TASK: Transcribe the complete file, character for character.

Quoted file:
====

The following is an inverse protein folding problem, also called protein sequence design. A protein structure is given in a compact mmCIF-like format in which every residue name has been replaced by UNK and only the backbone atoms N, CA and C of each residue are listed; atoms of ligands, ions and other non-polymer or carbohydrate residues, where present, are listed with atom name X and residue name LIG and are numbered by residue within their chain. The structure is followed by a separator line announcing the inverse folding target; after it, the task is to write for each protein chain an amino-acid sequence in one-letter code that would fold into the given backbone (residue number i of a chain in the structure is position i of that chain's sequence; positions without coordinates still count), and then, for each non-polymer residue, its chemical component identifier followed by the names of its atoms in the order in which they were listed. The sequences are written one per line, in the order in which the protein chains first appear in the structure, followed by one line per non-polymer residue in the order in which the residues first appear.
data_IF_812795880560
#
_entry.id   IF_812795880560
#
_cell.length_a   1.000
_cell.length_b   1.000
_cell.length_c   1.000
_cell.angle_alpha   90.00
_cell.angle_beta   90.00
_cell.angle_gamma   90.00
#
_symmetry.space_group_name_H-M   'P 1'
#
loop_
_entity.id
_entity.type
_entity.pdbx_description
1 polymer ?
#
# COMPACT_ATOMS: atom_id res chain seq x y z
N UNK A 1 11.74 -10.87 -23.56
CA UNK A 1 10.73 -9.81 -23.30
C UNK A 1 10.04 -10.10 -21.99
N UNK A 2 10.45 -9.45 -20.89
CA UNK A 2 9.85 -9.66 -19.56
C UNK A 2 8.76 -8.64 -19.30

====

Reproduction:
The following is an inverse protein folding problem, also called protein sequence design. A protein structure is given in a compact mmCIF-like format in which every residue name has been replaced by UNK and only the backbone atoms N, CA and C of each residue are listed; atoms of ligands, ions and other non-polymer or carbohydrate residues, where present, are listed with atom name X and residue name LIG and are numbered by residue within their chain. The structure is followed by a separator line announcing the inverse folding target; after it, the task is to write for each protein chain an amino-acid sequence in one-letter code that would fold into the given backbone (residue number i of a chain in the structure is position i of that chain's sequence; positions without coordinates still count), and then, for each non-polymer residue, its chemical component identifier followed by the names of its atoms in the order in which they were listed. The sequences are written one per line, in the order in which the protein chains first appear in the structure, followed by one line per non-polymer residue in the order in which the residues first appear.
data_IF_812795880560
#
_entry.id   IF_812795880560
#
_cell.length_a   1.000
_cell.length_b   1.000
_cell.length_c   1.000
_cell.angle_alpha   90.00
_cell.angle_beta   90.00
_cell.angle_gamma   90.00
#
_symmetry.space_group_name_H-M   'P 1'
#
loop_
_entity.id
_entity.type
_entity.pdbx_description
1 polymer ?
#
# COMPACT_ATOMS: atom_id res chain seq x y z
N UNK A 1 11.74 -10.87 -23.56
CA UNK A 1 10.73 -9.81 -23.30
C UNK A 1 10.04 -10.10 -21.99
N UNK A 2 10.45 -9.45 -20.89
CA UNK A 2 9.85 -9.66 -19.56
C UNK A 2 8.76 -8.64 -19.30